Useful GDB commands and tutorials

This is an introductory post I wrote on GDB, based on a lot of materials online. It includes compilation flags for the programs, multithreaded applications and UI interface and many more aspects of GDB.

A lot of thanks for my officemate and mentor Vladimir Kiriansky, I learned a lot of gdb techniques from him.

This is the post I started with GDB back at Rice University, from Prof. Alan Cox. It is still one of the best introductions out there.

The basic functionalities of a debugger (from comp321 Rice post below)

  • single-step, or execute just the next line of code,
  • set a breakpoint at some place in your code,
  • execute all code until it encounters a breakpoint, and
  • print a variable’s current value.

All other commands serve one of the four functions. Especially the last one,

execute the programs

Compile flags

Before running the programs, you want to compile with “-g” flag to make sure the symbols are there.

The more tricky part is the optimization flag. If you are just using the debugger to understand the flow of the program, then it is better to use no optimization flag, as this will make sure no code will be optimized out.

However, if you are debugging an optimized version of code, then it is better to debug through the optimized version, with perhaps -O2, -O3 flags.

My experience has also been that disabling “inline” flags (for icc, it would be -Ob0) was incredibly useful for me to understand which functions are being called.

If you have to debug with -O3 or -O2 flags, it is better to set breakpoints on certain lines instead of functions. This is because even when functions are inlined, the source code lines are still there. But there is no guarantee that this would work.

Multiple arguments

gdb –args (command line)   [this allows specifying multiple arguments)

UI interface (TUI)

I find the UI interface for GDB tremendously useful. Otherwise, I often have to use “list” to see what is the code I am looking at.

Ctrl-X, Ctrl-A for me

Multithreaded programs

  1. set follow-fork-mode child (GDB will detach at fork() and attach to the new/child process)
  2. set follow-exec-mode same/parent (Default)
  3. show detach­-on­-fork (see what is the current mode set)

Setting Breakpoints

For setting a breakpoint in gdb, you can break at a certain line or a certain function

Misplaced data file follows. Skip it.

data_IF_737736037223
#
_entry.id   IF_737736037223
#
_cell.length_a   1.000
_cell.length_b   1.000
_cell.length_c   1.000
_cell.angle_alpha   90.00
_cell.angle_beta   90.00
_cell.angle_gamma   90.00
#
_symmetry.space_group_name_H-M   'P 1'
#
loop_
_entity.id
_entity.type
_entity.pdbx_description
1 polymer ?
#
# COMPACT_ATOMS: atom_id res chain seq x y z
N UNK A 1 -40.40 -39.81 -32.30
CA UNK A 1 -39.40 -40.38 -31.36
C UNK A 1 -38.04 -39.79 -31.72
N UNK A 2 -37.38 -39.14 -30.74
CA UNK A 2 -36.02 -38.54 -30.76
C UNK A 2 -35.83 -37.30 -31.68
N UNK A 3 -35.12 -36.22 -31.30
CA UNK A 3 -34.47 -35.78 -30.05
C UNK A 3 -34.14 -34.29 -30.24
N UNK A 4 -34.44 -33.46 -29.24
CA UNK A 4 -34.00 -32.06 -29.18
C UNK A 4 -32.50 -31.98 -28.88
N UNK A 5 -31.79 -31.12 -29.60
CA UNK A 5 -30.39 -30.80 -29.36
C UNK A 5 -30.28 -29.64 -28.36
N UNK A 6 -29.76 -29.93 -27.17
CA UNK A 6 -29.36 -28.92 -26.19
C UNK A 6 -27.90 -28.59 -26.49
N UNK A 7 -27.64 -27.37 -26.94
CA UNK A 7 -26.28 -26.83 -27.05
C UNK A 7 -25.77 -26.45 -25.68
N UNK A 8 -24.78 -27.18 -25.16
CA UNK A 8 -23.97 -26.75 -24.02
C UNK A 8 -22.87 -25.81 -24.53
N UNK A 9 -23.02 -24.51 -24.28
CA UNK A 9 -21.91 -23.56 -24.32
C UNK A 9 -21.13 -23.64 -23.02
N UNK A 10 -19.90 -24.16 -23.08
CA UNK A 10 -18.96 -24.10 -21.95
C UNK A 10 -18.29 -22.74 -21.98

info breakpoints: shows all the breakpoints that are set

delete:  removes all break points (if no arguments given). Apparently you can also give a series of arguments.

clear linenumber: removes a specific break point at a linenumber

Print Variable’s current value

p var

You can also print out a variable in binary, hex or other formats. For example, printing a variable in hex is

p /x var

Additionally, I find the “list linenumber”  and “disp var ” commands useful when examining the code around a specific line in a file, and printing a specific variable everytime

Adds a series of commands that I found pretty useful, “disp” and “list”

A good reference to a lot of useful commands in this cheatsheet

GDB last command

Ctrl + p

GDB move cursor left and right

Ctrl + b (left)

Ctrl +f (right)

See value of variables

  1. i locals (see the local variables) [info locals]
  2. i args (all the aruments to the current frame)
  3. i variables (all the variables, local and global)

Monitor programs that are running in real time

Sometimes programs are stuck at a certain point in execution, and we want to examine where the program is stuck at, and see the values of local variables. The following steps can be useful.

  1. get the pid of the program (ps, ps aux, top, whatever)
  2. gdb – pid (this will attach gdb to the running program)
  3. bt (back trace the program to see where we are stuck at)
  4. f #framenumber (switch to a certain frame)
  5. i locals (see the local variables) [info locals]


Pause the program and see where all the threads are working on 

(useful for debugging barrier stuck most of the time)

Ctrl-c to stop the program

info threads and you can see where all the threads are

Extra good ones

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